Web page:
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Restocking has resumed and will add to this year's economic growth.
Those of us who have worked retail will recognize "inventory" as a demoralizing verb, the mundane task of physically counting every item in a store, often in late or early morning hours. The process is tedious but important to identify problems like theft, breakage and missing shipments.
Workers assigned to take inventory over the past year have had less to dread. Amid high demand and disrupted supply, inventories have been depleted at all points in the value chain. Manufacturers have shipped goods to retailers as soon as they can find space in a container, and retailers are working hard to keep up with demand.
Finding the right balance of inventories is a challenge for most businesses. Finished goods and raw materials occupy space and absorb capital that could be deployed more productively. However, some inventories must be kept on hand to be ready to sell to customers.
Inventories in recent quarters have clearly been too lean. The ratio of U.S. retail inventories to sales fell in the crisis from its norm of about 1.2 to a record low of 1.07. A value of 1 would indicate retailers are simply passing items through, without holding any inventory.
Inventories were the brightest point in the fourth quarter report of U.S. gross domestic product (GDP). After inventories ran down in the first three quarters of the year, a gain of $173.5 billion was the biggest contributor to strong headline GDP growth of 6.9%. At last, retailers were buying more than they were selling.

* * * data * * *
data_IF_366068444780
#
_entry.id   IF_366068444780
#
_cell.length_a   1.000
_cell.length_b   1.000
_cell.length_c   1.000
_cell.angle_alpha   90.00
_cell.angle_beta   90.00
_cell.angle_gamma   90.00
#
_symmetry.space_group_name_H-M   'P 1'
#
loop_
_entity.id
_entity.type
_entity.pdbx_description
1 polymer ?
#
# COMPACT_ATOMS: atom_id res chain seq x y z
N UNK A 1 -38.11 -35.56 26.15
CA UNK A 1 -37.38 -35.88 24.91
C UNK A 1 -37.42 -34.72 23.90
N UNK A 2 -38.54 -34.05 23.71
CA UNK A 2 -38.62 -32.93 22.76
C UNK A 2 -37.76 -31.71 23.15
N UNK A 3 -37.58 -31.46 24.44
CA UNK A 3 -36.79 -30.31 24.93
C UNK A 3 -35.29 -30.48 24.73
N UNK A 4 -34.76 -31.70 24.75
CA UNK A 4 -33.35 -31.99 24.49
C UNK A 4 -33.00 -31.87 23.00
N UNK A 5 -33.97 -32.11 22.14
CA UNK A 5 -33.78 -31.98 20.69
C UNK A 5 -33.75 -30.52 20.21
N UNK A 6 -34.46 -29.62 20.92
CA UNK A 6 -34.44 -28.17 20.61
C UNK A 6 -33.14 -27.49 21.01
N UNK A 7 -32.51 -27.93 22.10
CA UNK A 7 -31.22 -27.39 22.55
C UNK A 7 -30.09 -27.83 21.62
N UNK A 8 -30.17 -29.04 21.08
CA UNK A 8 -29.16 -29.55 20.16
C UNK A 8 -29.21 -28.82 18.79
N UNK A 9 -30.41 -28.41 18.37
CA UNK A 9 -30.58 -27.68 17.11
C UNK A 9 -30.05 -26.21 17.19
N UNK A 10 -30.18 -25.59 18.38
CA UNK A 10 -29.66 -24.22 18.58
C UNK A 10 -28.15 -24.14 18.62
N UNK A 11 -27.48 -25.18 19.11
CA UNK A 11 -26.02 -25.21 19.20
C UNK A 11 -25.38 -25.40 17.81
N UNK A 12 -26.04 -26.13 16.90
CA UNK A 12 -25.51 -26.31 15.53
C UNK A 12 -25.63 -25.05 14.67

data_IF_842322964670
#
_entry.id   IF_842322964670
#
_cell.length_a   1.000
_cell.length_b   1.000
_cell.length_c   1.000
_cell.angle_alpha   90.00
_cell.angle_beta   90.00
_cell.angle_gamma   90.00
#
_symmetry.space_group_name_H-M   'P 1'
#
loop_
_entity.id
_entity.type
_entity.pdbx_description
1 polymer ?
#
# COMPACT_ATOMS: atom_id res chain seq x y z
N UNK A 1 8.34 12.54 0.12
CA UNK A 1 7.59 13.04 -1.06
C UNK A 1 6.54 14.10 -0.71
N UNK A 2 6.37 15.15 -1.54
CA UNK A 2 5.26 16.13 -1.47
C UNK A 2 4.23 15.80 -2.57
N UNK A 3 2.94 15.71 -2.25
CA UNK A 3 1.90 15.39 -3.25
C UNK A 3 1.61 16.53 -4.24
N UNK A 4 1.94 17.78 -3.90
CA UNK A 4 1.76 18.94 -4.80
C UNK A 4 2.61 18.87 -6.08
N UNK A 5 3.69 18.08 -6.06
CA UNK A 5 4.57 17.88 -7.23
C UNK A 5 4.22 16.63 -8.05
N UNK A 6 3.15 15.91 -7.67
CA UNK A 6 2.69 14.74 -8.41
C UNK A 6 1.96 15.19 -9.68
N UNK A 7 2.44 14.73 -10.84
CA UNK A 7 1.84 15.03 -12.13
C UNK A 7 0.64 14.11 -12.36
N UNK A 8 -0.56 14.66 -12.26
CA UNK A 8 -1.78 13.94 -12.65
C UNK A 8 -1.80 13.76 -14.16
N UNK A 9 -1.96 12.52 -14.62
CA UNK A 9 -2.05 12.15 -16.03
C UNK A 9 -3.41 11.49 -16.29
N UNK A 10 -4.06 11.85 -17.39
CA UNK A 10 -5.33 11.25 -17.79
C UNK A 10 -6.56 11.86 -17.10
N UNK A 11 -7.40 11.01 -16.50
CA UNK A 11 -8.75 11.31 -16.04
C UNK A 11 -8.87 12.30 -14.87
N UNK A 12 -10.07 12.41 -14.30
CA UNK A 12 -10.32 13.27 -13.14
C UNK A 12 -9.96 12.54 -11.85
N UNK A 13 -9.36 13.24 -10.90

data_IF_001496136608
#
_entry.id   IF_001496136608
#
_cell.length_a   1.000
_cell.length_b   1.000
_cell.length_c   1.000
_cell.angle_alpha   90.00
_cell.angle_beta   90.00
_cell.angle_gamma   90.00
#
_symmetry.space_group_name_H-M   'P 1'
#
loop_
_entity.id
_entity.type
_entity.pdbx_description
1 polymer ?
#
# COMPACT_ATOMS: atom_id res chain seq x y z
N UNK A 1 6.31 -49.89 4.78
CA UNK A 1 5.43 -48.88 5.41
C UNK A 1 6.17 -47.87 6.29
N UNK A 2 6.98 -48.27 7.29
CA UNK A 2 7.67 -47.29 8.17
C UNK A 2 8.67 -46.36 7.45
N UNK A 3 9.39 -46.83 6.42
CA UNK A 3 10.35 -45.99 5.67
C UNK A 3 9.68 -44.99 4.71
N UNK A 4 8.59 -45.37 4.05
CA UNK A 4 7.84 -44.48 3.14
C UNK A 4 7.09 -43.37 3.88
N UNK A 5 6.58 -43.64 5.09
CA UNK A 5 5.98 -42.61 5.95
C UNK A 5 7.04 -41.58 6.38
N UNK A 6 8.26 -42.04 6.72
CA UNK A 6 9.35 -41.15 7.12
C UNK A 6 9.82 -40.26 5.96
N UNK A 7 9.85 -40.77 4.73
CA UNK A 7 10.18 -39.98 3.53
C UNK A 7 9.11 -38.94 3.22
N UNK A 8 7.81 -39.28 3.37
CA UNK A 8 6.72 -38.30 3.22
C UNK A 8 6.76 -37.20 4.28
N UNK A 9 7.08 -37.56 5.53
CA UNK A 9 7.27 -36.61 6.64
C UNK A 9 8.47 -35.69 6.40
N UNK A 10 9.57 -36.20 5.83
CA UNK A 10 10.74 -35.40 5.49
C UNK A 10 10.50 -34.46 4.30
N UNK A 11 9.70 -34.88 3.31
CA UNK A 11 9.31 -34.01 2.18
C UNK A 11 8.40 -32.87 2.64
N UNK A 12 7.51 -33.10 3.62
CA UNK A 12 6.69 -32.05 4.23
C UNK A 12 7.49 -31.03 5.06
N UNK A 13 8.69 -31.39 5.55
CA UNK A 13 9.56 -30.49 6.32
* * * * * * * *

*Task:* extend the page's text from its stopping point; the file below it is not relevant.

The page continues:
One quarter of growth does not represent a recovery following two years of depletion. Inventories had increased steadily throughout the prior cycle, consistent with an expanding economy. Inventories remain 3% below their 2019 peak on an inflation-adjusted basis, and far below the level they would have attained if growth had continued without pandemic interruptions.
Digging further into inventories reveals a mixed recovery. Retail inventories of food, general merchandise and other consumer goods have surpassed their pre-pandemic levels; but together, they represent only about 15% of total inventories. Automotive dealers are bearing a great burden of shortages: new car inventories were estimated to end the year below 60,000 nationwide, when the pre-pandemic norm was above 500,000. While the shortfall will not correct itself overnight, automakers are giving cautiously optimistic signals of better production in the year ahead, which will contribute to inventory growth.
Inventory accumulation will support growth in the year ahead.
Many of the inventory shortfalls are less visible than empty auto dealer lots. Manufacturing and construction inventories are notably low, holding at levels last seen in 2018; their shallow recovery thus far sets the stage for a year of improvement ahead. This shortfall is a manifestation of the shortages experienced throughout the economy, especially for goods with complex supply chains.
Inventories can be a volatile measure, driven by unpredictable global trade factors as well as individual companies’ strategies. We do not expect continual upside surprises to economic growth as we saw in the fourth quarter. The need to continue restocking will make inventories a helpful fundamental factor to support growth. It is a welcome development for everyone but the retail workers, who may need to plan on a few additional late nights.
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